Godzilla finds director Gareth Edwards (who coincidentally made his directorial debut with Monsters) at his most diverse, and combines phenomenal acting performances and really fun special effects—driven action to form an extraordinary monster movie.
Edwards, very familiar with the invading-monster genre and its history, seems eager to create an homage to Ishirō Honda’s 1954 film of the same name. Sure, Godzilla is just another entry in the genre’s recent revival, but by focusing on the more human elements and character development rather than rampant destruction, Godzilla sets itself apart.
This diversion manifests itself as a character study with engineering expert Joe Brody (played by Bryan Cranston, of Breaking Bad fame), the film’s main (human) subject and a former physicist at the Janjira nuclear plant. While many other monster movies suffer when the monster is off-screen, here Godzilla excels: Its exploration into Joe’s psyche is directed and acted extraordinarily well, even by the astronomically high standards Cranston set for himself with Breaking Bad.
After a tragic accident at the nuclear plant, Joe becomes embroiled in an enduring quest to find the truth behind the disaster. Disregarded as a crackpot professor, Joe secludes himself in a cabin—the interior design of which resembles John Nash’s shed in A Beautiful Mind. Fifteen years after the nuclear meltdown, Joe’s son, Lieutenant Brody (Aaron Taylor-Johnson of Kick-Ass 1 and 2), comes to bring his father back to reality and drag him back into the fray of society. When Lieutenant Brody gets sucked into his father’s search for answers, the viewer recognizes Cranston’s remarkable proficiency as a performer. Joe is too focused on his work to even ask about his son’s well-being. Yet, even through the worst stages of his near-psychotic determination and almost inhumane disregard of his son, the immense love Joe has for Lt. Brody is still evident in his weathered visage. It’s a remarkably nuanced performance by Cranston, and his execution of rookie screenwriter Max Borenstein’s over-the-top lines is masterful.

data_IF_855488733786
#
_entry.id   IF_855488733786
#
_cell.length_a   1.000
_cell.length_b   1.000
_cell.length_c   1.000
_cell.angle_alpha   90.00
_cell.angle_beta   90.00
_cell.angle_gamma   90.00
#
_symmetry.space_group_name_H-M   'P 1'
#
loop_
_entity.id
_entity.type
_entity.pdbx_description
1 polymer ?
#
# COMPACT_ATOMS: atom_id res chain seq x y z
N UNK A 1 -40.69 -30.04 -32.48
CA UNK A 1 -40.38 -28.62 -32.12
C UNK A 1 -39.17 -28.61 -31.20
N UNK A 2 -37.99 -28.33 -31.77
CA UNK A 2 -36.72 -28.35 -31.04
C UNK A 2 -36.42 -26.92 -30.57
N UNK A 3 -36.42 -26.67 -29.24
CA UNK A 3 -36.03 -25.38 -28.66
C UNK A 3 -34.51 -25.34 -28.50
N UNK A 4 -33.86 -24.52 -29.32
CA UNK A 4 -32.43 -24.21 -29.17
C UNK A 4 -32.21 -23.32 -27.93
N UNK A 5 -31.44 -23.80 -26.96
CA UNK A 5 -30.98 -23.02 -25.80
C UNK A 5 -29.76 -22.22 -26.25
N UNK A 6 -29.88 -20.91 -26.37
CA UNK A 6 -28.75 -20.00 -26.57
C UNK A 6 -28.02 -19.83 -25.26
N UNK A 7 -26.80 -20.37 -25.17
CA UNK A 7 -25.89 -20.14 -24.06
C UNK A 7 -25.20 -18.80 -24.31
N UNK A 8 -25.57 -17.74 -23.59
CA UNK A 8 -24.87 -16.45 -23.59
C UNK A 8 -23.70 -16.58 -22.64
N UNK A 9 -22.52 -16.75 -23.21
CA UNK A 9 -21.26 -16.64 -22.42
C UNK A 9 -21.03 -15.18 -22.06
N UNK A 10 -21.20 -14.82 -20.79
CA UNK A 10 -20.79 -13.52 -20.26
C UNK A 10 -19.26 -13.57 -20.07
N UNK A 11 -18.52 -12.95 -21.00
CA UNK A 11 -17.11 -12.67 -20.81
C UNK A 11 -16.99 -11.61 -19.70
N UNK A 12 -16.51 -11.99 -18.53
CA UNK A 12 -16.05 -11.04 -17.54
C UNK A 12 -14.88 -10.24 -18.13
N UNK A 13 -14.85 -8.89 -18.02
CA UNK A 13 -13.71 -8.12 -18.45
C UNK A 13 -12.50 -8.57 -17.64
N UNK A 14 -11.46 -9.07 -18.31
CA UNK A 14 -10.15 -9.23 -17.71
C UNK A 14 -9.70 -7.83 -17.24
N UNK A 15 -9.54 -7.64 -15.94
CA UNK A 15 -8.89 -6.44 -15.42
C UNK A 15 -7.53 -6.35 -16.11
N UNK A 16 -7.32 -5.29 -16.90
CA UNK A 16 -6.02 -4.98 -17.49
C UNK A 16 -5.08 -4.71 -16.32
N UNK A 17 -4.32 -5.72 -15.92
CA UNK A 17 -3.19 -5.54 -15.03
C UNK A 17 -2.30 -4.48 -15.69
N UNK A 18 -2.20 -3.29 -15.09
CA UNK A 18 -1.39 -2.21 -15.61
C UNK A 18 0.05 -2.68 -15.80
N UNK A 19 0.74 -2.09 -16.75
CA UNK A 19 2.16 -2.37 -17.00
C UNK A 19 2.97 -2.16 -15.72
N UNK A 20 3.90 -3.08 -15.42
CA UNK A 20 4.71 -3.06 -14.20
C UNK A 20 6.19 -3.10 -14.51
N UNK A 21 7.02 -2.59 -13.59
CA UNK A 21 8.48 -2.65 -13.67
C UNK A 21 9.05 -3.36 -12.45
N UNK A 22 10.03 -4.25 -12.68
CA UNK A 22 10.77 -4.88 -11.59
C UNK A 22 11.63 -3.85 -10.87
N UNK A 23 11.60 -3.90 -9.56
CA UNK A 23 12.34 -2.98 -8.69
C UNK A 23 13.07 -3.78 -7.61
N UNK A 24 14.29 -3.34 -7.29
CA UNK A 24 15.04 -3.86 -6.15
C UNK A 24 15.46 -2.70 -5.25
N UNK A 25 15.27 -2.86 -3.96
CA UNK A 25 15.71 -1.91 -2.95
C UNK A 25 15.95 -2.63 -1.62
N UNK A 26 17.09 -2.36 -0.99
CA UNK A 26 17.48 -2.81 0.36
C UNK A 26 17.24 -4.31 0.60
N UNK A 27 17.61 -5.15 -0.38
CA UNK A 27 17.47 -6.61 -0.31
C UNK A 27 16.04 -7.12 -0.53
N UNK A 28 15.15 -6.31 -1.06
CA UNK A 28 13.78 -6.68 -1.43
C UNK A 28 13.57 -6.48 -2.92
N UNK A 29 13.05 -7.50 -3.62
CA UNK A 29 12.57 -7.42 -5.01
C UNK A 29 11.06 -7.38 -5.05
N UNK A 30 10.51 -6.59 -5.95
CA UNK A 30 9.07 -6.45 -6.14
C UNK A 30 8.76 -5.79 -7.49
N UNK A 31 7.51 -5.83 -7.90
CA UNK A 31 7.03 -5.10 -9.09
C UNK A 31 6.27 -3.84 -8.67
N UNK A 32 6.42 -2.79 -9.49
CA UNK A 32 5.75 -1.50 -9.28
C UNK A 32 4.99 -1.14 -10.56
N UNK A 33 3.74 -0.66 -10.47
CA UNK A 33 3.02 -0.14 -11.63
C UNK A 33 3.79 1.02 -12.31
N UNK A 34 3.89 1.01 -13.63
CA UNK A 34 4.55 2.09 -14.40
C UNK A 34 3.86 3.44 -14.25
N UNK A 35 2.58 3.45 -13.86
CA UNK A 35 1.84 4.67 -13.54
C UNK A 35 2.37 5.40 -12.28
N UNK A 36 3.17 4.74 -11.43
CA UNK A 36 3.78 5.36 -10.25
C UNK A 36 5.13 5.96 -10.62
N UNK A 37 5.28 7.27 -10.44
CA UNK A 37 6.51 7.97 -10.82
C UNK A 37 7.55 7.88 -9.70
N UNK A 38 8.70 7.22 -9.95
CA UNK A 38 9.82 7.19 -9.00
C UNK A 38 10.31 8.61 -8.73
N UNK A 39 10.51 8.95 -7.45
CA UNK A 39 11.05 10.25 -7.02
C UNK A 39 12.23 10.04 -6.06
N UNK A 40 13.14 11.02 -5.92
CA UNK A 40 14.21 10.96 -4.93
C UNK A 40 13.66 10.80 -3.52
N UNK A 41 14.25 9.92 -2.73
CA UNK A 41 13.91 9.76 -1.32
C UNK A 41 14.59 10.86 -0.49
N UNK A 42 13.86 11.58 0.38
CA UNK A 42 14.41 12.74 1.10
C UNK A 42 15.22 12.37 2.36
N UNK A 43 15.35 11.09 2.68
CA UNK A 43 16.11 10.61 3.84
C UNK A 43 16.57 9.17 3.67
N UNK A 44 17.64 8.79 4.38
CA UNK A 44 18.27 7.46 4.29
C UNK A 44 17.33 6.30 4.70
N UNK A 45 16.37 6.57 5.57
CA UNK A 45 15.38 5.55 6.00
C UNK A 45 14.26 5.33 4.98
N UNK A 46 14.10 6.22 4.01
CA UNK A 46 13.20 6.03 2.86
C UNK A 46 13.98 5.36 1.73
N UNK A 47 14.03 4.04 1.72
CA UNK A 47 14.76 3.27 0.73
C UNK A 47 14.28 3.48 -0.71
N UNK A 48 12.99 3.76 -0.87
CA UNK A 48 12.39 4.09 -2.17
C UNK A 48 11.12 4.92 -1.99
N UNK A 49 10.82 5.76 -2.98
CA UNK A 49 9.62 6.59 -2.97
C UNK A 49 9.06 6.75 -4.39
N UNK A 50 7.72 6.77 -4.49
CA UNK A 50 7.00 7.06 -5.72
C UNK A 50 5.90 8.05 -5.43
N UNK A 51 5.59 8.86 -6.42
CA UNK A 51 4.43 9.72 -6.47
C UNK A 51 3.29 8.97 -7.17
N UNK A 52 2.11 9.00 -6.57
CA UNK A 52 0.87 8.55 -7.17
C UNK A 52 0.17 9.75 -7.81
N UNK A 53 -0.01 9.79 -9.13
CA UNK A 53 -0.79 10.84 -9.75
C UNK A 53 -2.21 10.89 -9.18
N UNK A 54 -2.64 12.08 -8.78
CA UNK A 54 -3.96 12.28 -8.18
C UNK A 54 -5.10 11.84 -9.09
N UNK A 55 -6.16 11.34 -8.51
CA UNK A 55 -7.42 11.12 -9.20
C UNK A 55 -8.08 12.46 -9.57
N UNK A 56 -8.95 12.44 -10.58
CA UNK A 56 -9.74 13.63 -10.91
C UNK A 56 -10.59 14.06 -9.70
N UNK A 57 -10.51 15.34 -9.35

As much as the first segment of the film is a well-directed character study, the latter portion is an equally well-crafted action movie. Godzilla’s fight scenes are well-orchestrated and extremely fun. As with most other monster or action movies, the plot holes are evident, but as is the case in all of the great ones, the inconsistencies don’t matter because you’re having too much fun to care. Godzilla thrives on this.
Of course, this does not mean that the action-packed portions of the film are without cinematic merit. There are countless sequences displaying Edwards’ expertise behind the camera, including a memorable shot of parachuters barreling down through the clouds with red smoke trails streaming from their feet. The film’s indulgent action, in conjunction with skillful cinematography, makes for some fantastic viewing.
Edwards’ ability to make a remarkable yet intelligent film out of the classic monster movie Godzilla truly is a testament to his competency as a director. Anchored by Cranston’s dominating performance and extraordinary special effects, Godzilla proves itself a must-see movie this spring season.